The utilisation of IJAH analytics in determining the main superior medicinal plant derivatives as an effort for equitable community welfare and regional development

Authors

  • Rahmad Syukur Siregar Andalas University https://orcid.org/0000-0002-2386-4894
  • Rika Ampuh Hadiguna Andalas University
  • Insannul Kamil Andalas University
  • Novizar Nazir Andalas University
  • Nofialdi Nofialdi Andalas University

Keywords:

Agro-industry, bio-pharmaceutical plants, Disease, TMSB/TMBB, welfare distribution

Abstract

The first steps in improving the welfare of farmers and driving regional development are the determination of the main superior medicinal plants and precise market segmentation. North Sumatra Province is the third-highest province in Indonesia that uses traditional medicine, although it has not been able to increase the value of farmers' welfare. The medicinal plant industry cannot thrive because the products of medicinal plants and the demands of the market are not in harmony. This research was therefore conducted to determine the main superior medicinal plants and their derivatives according to market needs to create an equitable distribution of community welfare and regional development. The study employed quantitative and qualitative analyses with location quotient (LQ), shift-share (SS), IJAH analytics and descriptive analytical methods. The results of the LQ and SS analyses revealed that there were four main superior plants (Zingiber officinale, Kaempferia galangal, Ammomum cardamomum, and Morinda citrifolia). According to the outcome of the IJAH Analytics, three of the four main superior medicinal plants (Z. officinale, K. galangal, and M. citrifolia) can treat 615,625 patients with 57 type and 17 different diseases group. The determination of the main superior medicinal plant derivatives and knowing the presence of disease sufferers are potential consumers that will increase economic transactions for farmers, the primary and secondary industries of medicinal plants. Increased economic activity results in more demand for derivatives of medicinal plants, which raises the value of Farmer Exchange Rate (FER). It also raises investment value, increases labour absorption, facilitates easier access to capital, facilitates market segmentation and clarifies consumer characteristics, all of which support equitable welfare distribution and successful regional development.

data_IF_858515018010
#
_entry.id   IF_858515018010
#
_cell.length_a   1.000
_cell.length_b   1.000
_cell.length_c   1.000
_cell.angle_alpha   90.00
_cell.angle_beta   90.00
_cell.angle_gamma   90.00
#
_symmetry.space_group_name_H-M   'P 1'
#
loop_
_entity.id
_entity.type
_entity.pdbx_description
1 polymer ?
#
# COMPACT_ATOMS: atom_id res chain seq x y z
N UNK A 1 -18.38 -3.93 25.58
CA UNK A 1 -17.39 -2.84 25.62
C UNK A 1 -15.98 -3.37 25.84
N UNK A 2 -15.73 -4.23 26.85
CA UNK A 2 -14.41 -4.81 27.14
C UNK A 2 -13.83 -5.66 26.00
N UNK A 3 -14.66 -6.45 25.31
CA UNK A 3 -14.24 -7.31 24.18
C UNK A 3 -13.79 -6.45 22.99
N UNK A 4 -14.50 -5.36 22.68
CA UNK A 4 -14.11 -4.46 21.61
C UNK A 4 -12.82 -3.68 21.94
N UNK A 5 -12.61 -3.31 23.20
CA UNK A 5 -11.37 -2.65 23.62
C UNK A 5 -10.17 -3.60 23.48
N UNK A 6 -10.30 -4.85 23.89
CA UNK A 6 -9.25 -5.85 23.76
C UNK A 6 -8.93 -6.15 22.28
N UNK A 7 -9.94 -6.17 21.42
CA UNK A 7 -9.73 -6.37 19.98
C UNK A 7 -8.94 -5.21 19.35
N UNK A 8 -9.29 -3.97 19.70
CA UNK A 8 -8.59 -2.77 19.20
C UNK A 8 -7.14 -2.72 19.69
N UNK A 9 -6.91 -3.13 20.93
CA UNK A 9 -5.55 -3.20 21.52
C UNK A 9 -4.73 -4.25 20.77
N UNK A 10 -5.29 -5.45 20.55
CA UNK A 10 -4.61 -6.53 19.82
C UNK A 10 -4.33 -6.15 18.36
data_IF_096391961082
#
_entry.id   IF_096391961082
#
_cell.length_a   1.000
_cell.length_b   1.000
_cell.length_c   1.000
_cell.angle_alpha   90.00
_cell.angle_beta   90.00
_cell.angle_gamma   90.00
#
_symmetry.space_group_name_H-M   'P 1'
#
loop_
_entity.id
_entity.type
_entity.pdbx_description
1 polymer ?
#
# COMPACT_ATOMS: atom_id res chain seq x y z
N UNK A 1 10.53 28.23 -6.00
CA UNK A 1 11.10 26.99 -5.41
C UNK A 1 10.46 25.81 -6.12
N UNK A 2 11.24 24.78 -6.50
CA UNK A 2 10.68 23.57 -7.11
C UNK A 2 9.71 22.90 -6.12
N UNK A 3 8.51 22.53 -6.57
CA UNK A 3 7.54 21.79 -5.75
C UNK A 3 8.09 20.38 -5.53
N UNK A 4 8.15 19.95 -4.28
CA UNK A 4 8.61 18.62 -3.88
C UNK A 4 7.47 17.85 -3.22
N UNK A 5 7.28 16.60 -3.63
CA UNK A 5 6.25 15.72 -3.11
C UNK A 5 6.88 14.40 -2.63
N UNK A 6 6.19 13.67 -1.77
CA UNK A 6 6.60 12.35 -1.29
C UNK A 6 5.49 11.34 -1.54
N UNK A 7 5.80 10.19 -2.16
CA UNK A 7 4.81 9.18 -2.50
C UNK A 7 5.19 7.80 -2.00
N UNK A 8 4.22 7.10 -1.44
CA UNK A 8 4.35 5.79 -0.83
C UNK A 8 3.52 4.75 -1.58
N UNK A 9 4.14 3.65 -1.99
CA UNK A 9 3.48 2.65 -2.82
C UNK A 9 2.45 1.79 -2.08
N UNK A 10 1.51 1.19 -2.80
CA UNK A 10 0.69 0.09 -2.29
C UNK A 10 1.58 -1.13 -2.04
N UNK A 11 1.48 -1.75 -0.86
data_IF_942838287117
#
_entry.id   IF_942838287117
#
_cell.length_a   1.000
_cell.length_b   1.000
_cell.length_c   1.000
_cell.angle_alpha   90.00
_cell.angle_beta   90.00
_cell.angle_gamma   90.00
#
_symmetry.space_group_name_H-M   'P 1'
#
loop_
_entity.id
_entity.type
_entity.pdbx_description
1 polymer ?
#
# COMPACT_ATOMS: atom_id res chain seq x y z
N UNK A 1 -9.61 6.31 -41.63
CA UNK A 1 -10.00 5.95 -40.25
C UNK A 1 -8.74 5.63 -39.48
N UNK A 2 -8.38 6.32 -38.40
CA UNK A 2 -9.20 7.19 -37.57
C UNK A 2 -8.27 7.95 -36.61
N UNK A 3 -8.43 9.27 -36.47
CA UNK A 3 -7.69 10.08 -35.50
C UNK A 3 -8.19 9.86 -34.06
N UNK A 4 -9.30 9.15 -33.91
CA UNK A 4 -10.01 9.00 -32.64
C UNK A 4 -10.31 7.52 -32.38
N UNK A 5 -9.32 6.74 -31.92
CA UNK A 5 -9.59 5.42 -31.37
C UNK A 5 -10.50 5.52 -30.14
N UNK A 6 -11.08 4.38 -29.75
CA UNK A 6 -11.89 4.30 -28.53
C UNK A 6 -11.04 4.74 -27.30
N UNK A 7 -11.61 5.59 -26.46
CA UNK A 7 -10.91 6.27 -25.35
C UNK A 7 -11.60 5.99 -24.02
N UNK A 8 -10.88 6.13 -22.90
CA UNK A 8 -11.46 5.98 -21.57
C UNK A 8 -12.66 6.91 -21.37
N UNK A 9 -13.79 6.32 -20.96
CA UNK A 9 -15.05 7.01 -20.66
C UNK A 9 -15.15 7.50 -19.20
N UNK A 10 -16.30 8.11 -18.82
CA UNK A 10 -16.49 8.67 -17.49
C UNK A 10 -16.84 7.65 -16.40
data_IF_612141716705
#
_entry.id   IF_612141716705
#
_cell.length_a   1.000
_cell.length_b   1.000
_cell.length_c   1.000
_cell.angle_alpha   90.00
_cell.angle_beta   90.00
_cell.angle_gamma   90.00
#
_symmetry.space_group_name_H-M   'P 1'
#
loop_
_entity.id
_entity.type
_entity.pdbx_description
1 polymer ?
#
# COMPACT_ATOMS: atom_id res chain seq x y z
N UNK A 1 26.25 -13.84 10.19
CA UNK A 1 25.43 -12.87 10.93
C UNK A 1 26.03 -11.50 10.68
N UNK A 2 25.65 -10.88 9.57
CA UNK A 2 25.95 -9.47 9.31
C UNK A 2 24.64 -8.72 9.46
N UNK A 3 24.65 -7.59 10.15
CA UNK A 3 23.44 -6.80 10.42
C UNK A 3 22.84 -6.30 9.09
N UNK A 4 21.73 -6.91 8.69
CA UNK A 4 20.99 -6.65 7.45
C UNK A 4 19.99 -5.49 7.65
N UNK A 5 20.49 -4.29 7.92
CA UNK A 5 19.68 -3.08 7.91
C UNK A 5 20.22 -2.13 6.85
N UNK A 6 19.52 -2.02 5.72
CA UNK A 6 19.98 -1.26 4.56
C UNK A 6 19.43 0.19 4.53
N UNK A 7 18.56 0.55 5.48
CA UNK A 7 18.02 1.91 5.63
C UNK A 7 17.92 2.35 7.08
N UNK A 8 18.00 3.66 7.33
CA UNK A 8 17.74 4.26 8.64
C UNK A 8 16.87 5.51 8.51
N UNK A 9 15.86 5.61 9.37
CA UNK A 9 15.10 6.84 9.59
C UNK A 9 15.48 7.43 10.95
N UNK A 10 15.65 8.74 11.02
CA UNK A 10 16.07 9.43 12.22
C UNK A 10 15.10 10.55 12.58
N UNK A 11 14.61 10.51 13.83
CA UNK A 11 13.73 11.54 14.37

Author Biographies

Rahmad Syukur Siregar, Andalas University

Faculty of Agriculture, Andalas University, West Sumatra, Indonesia

Rika Ampuh Hadiguna, Andalas University

Faculty of Engineering, Andalas University, West Sumatra, Indonesia

Insannul Kamil, Andalas University

Faculty of Engineering, Andalas University, West Sumatra, Indonesia

Novizar Nazir, Andalas University

Faculty of Agricultural Technology, Andalas University, West Sumatra, Indonesia

Nofialdi Nofialdi, Andalas University

Faculty of Agriculture, Andalas University, West Sumatra, Indonesia

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Published

2022-11-29

Issue

Section

Research Papers